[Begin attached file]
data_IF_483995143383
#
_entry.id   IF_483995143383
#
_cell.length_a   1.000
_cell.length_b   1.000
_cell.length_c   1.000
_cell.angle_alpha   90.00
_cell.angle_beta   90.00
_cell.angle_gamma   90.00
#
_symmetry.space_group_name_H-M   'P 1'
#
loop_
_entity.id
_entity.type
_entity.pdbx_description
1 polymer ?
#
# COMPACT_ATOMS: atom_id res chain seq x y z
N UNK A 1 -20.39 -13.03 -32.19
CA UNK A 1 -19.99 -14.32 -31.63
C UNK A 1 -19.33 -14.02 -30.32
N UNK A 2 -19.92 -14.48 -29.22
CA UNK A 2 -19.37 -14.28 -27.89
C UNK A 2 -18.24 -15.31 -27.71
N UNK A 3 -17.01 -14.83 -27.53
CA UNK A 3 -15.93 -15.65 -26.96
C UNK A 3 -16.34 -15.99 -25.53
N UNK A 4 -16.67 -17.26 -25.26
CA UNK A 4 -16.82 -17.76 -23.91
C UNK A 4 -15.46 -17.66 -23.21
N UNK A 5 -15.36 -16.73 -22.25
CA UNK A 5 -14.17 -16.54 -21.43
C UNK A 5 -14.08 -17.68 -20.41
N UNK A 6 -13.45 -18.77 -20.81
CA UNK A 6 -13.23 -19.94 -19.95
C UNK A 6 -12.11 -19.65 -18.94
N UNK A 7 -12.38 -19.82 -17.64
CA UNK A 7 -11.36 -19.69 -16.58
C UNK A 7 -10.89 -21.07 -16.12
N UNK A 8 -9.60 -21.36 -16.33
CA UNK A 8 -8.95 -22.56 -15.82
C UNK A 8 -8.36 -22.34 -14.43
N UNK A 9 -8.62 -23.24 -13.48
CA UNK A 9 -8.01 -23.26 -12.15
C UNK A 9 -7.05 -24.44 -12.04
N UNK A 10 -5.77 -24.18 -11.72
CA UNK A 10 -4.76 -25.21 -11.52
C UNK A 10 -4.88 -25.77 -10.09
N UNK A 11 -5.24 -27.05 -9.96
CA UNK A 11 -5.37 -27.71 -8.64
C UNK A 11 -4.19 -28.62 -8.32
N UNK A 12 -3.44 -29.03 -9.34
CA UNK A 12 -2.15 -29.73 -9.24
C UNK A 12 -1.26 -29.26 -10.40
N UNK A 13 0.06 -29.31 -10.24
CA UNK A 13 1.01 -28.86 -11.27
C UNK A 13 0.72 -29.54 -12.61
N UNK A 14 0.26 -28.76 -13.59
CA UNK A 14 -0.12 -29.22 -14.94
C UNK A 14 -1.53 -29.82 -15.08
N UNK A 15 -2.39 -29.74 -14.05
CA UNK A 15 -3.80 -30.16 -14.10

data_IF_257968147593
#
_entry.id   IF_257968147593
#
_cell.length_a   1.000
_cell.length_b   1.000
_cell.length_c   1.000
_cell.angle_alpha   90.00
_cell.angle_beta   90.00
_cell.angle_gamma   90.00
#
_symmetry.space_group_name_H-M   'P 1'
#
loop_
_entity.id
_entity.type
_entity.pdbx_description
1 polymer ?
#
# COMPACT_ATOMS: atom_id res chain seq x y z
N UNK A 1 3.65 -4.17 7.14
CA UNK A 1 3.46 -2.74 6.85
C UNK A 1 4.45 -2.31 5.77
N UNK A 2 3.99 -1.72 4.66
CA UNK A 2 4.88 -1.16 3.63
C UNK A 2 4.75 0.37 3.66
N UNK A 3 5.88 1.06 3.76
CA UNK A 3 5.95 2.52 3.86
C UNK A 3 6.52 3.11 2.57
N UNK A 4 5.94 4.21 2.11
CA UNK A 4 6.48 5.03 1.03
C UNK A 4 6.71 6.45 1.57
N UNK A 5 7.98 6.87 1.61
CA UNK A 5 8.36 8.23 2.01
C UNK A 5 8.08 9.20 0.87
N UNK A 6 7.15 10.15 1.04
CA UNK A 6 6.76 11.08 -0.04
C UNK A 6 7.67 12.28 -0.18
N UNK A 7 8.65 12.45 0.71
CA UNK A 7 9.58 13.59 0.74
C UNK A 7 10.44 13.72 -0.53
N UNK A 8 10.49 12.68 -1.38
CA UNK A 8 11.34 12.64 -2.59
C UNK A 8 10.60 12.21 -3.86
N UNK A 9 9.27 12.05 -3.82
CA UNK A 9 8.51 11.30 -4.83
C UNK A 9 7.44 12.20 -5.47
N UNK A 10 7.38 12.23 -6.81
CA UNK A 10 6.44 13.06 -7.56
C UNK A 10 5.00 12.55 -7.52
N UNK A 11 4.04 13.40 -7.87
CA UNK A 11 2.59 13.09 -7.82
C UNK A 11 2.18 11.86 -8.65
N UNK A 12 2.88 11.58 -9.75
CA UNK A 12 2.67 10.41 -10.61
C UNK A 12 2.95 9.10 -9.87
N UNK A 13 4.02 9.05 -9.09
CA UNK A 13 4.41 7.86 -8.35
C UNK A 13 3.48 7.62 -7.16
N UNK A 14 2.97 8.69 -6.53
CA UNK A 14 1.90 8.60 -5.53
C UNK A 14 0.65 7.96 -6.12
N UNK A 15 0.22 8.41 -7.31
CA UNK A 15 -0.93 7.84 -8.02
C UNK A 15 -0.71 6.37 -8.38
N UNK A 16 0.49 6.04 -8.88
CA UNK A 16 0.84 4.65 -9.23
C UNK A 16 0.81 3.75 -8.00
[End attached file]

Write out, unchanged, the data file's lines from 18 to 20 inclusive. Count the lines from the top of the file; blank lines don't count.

1 polymer ?
#
# COMPACT_ATOMS: atom_id res chain seq x y z